10 Reasons Why Orca Whales Should NOT be at Seaworld (Or Any Marine Park)
In the wild, orcas swim up to 100 miles a day. They are confined into a small tank in captivity.
Their collapsed dorsal fins (pictured above) are a sign of an unhealthy whale. All male orcas in captivity have a collapsed dorsal fin. Less than 1% of orcas have this condition in the wild.
Orcas do not live up to their nickname “killer whale”. There has not been one incident of an orca killing a human in the wild. However, in captivity, orcas have killed 3 humans and injured 151 reported injury incidences.
On average, orcas live up to 50 years old in the wild. Some females have been reported to live 80-100 years old. Seaworld’s average orca life span is 13 years old.
Family is important to orcas. In the wild, their pods include generations upon generations of their family. Marine parks do not keep their families together. In fact, babies are taken from their mothers. This is psychologically traumatizing to the whales.
Whale fights are common in the tanks because they are not in their pods and they are, literally, mentally ill. In a tank, whales can’t flee from fights like they can in the wild. These whales get brutally injured and sometimes killed by other whales in the tank.
Pods have their own languages. In a tank with other whales who have different languages. Imagine living with somebody who speaks a different language with you and you cannot use hand motions. Frustrating right?
Not only are the tanks in marine parks WAY too small for this wild animal, in the wild, marine mammals live in a habitat full of MANY other marine plants and animals. In captivity, they live in a cement, chlorinated tank.
Since 1961, 141 whales have been captured. 125 of these whales have died.
The brain of an orca is 4 times larger than the human brain. It has been confirmed their intelligence matches to ours, if not more.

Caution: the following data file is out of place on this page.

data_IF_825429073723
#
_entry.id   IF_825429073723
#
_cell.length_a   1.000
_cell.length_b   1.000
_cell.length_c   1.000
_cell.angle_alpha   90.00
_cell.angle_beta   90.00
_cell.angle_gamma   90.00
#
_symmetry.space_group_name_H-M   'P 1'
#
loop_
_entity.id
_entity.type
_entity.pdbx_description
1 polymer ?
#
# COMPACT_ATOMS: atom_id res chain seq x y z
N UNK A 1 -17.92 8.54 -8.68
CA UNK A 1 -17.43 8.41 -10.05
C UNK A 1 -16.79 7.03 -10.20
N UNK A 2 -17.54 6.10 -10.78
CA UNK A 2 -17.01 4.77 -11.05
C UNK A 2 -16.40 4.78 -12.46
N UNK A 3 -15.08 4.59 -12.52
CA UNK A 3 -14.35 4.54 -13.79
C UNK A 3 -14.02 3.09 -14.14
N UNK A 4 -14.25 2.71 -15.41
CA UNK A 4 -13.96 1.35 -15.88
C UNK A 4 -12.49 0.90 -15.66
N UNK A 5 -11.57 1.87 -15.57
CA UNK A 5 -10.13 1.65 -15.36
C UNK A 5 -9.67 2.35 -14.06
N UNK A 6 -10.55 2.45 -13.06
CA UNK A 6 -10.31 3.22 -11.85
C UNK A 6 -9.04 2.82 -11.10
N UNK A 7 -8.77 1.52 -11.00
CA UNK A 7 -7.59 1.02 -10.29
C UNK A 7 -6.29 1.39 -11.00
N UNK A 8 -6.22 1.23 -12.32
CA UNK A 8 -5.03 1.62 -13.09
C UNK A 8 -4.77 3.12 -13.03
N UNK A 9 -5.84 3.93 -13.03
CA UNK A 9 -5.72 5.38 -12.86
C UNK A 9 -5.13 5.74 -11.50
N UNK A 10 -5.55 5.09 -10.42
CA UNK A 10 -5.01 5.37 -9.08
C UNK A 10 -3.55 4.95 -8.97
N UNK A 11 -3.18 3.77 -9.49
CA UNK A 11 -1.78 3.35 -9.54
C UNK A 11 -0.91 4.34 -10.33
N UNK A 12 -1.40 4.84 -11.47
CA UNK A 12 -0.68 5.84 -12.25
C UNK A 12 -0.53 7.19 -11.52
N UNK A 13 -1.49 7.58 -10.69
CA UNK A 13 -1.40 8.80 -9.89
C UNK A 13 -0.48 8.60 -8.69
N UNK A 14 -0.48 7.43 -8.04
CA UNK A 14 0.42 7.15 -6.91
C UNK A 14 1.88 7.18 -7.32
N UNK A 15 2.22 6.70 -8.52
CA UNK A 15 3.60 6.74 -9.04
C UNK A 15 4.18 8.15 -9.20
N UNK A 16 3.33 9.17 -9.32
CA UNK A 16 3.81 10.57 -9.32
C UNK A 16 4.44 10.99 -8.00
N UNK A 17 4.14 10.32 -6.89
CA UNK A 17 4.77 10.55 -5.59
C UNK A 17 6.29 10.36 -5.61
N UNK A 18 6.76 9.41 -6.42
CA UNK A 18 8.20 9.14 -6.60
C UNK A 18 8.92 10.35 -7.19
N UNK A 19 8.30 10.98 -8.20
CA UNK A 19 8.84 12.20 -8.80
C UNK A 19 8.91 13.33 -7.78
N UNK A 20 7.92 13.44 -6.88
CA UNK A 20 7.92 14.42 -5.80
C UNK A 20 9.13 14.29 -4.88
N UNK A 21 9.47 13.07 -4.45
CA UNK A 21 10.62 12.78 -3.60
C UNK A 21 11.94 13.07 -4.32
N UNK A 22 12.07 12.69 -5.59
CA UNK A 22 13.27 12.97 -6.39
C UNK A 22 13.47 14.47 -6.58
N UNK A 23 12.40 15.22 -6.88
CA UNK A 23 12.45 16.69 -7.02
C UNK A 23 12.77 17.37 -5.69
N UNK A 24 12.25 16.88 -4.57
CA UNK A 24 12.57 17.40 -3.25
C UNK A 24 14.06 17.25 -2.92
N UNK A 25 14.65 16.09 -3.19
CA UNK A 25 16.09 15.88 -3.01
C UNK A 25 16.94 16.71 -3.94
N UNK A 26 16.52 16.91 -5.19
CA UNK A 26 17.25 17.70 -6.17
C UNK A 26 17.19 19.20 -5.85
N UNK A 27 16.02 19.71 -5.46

Just imagine living in cement room with a few other people who don’t speak your language. Imagine not knowing if you will ever see your family again. Imagine being forced to do performances for others and being fed one thing for the rest of your life. Imagine being confined in a cement room when there is a whole world out there to explore.
So, how can you help? It’s easy! boycott sea world. Without the revenue, they are forced to shut down their business. Also, education is important. Remind the public of what is going on.
The hero of a pod of orcas is killed while trying to save a young orca who got herself into trouble. She’s so ashamed that she caused his death that she goes into self-imposed exile, with only a few remoras as companions.
If you haven’t watched Blackfish, watch it now. Watch what Seaworld is doing. Watch the stress they put on these poor animals. They’re not saving them, they’re using them, killing them, ruining them. Watch Blackfish and witness the corruption. Do it for Tilikum.
To be honest… I don’t wish for Tilikum to “Rest In Peace”. Absolutely nope. And before you rage on me, let me finish.
I wish for him to go crazy up there in the Ocean Heaven. He’s been stuck in a fucking bathtub almost literally his whole life. He suffered for too long. Let him go nuts. Swim all around, scream, go fast, jump as high as he can between the clouds, kiss the stars, race with comets. Let him be the magnificent Orca that he is, not a puppet for humans’ entertainment anymore.
It really irritates me when pro-captivity advocates dwell on the “what ifs”
“What if there’s an oil spill? We need them in captivity or we’ll never see them!”
“What if they all go extinct in the wild? We need them in captivity or we’ll never see them!”
I have a what if for you - what if, instead of focusing on having cetaceans in tanks, we work to prevent and solve these issues in the wild so we don’t need to worry about them going extinct and only being able to see them in tanks?
And again, I’d like to reiterate something I’ve said a million times before - You. Are. Not. Entitled. To. See. A. Wild. Animal. Ever.